We have found that FPS doesn’t carry enough data to tell us truly how a given set of hardware actually feels when you play a game. A simple way to explain this is that any given 60 second segment of playthrough may have 2000-3000 individual frames shown to the user. What FPS does is take all 3000 of these data points, and combine them into one overall number. Although the use of “frame rate over time” is better than this, it still takes those 3000 data points and turns them into 60. Because the variation of speed that occurs frame-by-frame and not second-by-second is what can make a game feel ‘stuttery’, even though the “FPS” is high any given second or minute, it is important to look at game performance in terms of these individual timings. For further explanation, check out Scott Wasson’s Inside The Second article on the subject. He is the one who spearheaded the whole movement into this type of testing.
Each game is tested using a 60 second playthrough of a level with the intention of being repeatable and consistent. This is easier in some games than others, so our benchmarks are repeated 3-5 times to find the most consistent result. Once that result is found, we use that as a representation of performance. FPS is recorded, as well as individual frame times.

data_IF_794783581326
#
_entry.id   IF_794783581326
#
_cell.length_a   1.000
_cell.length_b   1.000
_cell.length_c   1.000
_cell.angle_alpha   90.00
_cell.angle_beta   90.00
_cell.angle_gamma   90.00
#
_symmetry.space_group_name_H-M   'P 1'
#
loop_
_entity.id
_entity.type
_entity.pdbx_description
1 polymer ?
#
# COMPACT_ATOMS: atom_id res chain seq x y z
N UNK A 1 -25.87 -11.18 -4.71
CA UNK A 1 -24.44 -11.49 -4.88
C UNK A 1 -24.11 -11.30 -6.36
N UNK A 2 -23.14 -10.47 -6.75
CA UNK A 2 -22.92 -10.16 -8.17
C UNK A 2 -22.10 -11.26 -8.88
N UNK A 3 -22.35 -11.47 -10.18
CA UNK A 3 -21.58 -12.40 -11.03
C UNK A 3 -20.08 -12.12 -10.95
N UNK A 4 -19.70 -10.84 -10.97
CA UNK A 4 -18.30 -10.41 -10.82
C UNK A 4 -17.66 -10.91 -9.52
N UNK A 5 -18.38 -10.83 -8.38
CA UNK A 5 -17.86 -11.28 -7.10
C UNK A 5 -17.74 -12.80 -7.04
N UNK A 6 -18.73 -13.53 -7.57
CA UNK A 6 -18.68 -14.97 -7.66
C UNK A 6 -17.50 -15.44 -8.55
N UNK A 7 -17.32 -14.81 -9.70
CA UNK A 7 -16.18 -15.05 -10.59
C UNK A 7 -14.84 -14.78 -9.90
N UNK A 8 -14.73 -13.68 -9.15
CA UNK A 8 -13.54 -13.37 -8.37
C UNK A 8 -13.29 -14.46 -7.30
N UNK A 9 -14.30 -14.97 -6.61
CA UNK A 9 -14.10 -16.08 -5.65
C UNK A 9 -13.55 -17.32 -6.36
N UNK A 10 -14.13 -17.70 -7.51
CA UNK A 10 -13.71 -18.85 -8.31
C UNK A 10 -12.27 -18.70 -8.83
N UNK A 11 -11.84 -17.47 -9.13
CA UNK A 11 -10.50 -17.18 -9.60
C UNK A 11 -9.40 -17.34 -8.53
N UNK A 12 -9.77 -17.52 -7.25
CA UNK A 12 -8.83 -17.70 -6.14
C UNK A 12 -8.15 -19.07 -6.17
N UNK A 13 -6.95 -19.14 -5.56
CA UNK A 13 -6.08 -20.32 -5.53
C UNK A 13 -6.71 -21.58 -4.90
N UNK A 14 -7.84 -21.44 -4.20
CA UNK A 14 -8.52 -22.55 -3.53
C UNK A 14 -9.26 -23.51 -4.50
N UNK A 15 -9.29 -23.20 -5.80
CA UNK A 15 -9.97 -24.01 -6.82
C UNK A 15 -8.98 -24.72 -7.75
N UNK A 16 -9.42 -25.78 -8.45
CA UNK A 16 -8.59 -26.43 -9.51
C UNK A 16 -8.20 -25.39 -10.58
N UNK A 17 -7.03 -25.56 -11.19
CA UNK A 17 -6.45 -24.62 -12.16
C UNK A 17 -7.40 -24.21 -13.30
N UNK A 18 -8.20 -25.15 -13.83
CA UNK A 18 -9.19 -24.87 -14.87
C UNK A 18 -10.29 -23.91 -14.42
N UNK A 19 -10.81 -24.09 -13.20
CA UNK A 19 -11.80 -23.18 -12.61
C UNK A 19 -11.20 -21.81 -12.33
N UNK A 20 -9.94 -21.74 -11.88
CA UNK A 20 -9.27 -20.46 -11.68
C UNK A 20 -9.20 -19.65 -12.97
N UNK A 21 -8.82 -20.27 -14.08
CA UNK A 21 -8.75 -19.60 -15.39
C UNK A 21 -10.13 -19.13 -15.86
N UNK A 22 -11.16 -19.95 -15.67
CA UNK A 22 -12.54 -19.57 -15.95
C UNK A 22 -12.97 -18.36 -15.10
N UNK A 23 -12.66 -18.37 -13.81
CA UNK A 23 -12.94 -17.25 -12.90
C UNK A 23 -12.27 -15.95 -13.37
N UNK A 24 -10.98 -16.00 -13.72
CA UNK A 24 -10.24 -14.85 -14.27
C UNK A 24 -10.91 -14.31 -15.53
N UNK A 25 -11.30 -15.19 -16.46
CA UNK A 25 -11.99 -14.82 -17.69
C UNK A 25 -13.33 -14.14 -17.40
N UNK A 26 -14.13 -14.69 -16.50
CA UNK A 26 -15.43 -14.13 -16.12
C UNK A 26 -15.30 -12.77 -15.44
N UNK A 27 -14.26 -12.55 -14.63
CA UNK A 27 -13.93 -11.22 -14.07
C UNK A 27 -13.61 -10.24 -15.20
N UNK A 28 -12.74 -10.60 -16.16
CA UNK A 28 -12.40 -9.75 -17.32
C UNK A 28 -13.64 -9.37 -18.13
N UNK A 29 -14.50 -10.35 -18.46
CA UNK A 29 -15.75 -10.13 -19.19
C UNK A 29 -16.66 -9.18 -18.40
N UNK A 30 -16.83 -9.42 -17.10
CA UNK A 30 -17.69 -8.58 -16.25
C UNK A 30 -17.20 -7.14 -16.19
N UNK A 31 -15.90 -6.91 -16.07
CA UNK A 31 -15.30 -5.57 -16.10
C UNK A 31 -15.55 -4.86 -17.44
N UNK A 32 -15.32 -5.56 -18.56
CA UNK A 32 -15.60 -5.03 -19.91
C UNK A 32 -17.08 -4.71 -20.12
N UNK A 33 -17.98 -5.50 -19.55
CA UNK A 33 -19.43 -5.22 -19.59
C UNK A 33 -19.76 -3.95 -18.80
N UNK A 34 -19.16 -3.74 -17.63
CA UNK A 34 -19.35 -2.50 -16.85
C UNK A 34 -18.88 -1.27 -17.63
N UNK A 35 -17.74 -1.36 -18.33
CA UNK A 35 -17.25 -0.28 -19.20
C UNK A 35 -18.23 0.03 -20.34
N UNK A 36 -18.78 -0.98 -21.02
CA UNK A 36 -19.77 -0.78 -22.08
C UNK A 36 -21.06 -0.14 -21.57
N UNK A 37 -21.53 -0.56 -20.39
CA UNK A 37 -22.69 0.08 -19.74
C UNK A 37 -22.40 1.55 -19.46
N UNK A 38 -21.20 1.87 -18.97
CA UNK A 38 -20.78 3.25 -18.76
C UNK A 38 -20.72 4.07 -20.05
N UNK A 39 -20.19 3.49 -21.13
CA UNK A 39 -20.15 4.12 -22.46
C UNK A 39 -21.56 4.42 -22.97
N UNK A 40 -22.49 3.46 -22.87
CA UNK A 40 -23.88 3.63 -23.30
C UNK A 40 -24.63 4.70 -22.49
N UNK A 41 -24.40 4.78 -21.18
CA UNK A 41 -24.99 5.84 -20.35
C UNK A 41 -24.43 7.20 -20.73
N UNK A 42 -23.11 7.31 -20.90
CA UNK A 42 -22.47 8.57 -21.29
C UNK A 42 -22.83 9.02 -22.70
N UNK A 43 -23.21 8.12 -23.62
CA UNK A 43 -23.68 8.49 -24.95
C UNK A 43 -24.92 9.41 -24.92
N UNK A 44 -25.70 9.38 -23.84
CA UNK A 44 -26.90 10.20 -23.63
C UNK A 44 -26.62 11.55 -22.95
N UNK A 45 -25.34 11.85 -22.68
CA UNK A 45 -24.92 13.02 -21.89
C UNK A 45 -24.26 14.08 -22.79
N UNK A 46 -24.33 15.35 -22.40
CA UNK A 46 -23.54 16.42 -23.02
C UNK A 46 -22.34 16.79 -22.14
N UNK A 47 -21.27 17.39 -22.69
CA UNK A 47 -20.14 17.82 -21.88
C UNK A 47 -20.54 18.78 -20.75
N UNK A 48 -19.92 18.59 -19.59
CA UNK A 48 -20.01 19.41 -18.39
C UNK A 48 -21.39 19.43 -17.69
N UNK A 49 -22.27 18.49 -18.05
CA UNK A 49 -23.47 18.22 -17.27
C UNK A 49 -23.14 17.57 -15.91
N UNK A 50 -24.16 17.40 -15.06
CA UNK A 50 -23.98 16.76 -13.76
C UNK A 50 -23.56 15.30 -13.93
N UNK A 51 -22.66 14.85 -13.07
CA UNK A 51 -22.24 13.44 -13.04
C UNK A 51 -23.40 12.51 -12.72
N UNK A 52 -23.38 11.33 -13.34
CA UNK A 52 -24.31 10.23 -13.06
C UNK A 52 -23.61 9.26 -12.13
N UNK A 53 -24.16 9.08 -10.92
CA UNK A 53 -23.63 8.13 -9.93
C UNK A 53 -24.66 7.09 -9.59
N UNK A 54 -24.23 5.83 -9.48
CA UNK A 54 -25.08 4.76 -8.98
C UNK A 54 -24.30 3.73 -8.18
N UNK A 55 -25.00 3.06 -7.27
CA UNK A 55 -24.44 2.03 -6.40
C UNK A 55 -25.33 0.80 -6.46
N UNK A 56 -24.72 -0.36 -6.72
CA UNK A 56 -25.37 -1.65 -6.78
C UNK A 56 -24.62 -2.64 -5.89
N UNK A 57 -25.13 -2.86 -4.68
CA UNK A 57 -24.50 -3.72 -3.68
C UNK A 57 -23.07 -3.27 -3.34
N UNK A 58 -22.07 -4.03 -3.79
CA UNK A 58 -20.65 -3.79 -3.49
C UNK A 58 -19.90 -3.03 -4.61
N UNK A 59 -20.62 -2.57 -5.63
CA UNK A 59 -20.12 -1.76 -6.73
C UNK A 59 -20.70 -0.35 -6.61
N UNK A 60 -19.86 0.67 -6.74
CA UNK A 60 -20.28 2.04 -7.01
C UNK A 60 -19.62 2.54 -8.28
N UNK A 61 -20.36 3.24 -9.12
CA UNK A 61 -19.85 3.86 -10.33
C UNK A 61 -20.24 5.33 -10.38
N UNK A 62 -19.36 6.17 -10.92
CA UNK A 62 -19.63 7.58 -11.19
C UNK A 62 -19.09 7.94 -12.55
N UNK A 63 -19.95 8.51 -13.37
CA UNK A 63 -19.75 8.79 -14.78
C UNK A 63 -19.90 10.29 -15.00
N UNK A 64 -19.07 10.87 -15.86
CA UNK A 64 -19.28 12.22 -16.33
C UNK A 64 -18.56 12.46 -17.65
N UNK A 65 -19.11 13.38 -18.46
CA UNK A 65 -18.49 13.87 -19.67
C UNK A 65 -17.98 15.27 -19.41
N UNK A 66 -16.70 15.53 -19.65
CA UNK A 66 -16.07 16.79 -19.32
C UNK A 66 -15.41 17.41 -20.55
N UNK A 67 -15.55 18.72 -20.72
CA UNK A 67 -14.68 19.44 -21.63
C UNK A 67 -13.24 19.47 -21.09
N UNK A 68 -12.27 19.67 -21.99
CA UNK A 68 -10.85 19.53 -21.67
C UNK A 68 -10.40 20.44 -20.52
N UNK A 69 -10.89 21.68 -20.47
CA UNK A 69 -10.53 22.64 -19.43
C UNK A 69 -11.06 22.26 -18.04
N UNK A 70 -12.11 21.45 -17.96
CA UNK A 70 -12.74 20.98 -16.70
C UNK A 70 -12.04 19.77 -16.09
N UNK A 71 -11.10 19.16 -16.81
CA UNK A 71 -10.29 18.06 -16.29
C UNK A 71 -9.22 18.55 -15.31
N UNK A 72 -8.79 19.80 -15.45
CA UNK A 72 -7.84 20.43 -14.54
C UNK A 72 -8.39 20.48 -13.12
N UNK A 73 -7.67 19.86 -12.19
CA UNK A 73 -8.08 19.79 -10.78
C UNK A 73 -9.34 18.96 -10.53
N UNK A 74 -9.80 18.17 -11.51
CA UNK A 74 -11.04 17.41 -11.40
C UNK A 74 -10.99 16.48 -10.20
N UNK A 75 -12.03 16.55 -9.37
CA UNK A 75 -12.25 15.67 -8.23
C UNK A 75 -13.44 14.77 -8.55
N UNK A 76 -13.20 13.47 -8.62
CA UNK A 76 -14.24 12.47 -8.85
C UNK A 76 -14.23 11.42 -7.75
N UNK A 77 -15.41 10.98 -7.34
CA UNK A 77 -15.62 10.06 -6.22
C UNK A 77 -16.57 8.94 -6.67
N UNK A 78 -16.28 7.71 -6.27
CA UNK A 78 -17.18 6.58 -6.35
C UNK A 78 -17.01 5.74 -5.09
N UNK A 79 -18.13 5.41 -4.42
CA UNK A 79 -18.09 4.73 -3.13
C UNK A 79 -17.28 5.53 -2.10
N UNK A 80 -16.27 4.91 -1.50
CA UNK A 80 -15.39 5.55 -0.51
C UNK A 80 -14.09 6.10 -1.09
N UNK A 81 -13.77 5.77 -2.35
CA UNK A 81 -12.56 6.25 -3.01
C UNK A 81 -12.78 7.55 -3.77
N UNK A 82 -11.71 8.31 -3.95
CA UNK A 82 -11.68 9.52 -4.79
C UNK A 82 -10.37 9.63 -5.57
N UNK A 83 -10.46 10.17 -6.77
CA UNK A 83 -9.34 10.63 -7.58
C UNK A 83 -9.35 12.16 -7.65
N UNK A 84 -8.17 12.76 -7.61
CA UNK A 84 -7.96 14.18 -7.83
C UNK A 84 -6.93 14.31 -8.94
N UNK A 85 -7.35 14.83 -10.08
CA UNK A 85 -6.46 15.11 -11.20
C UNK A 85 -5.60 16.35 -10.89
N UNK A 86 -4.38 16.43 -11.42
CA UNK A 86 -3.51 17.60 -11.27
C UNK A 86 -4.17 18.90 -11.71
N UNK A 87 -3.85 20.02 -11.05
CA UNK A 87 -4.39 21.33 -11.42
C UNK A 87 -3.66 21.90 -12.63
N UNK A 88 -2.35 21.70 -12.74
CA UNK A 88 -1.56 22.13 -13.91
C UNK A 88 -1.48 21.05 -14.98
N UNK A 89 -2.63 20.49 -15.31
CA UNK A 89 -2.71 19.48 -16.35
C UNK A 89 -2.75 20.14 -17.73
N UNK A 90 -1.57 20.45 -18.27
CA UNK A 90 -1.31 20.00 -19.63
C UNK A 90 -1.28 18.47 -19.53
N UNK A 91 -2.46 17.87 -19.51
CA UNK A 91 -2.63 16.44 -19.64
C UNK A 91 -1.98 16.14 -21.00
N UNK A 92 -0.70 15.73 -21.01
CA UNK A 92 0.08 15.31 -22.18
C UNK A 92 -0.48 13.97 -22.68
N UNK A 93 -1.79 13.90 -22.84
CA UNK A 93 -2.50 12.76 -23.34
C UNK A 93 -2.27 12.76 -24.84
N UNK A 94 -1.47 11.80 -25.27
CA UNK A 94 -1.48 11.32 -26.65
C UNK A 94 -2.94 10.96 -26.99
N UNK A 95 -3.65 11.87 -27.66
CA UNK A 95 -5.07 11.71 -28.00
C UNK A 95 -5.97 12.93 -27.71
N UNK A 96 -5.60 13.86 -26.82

We have traditionally tested IGP performance at 720p with very low settings. However Kaveri has pushed performance to the point where many games (but not all) can be bumped up to 1080p, with some settings increased. The ‘easier’ games were tested at 1080p as well as our old 720p benchmark (for those who prefer 60 FPS with lower res over 30 FPS at high res). Games that already struggled at 720p were left there.
I decided to drop Metro: Last Light from our suite of tests, since it seems to have issues with the pre-release drivers we’re using.
Without further ado, let’s get it on with the benchmarking!
Assassin’s Creed IV
We tested AC4 in both 720p and 1080p, since Kaveri runs it pretty well at the lower resolution. This test is using our new benchmark path, which is very easily repeatable, and tests the engine in an open view as well as down in the streets of Havana.
Frame time charts can be clicked for a full-res version.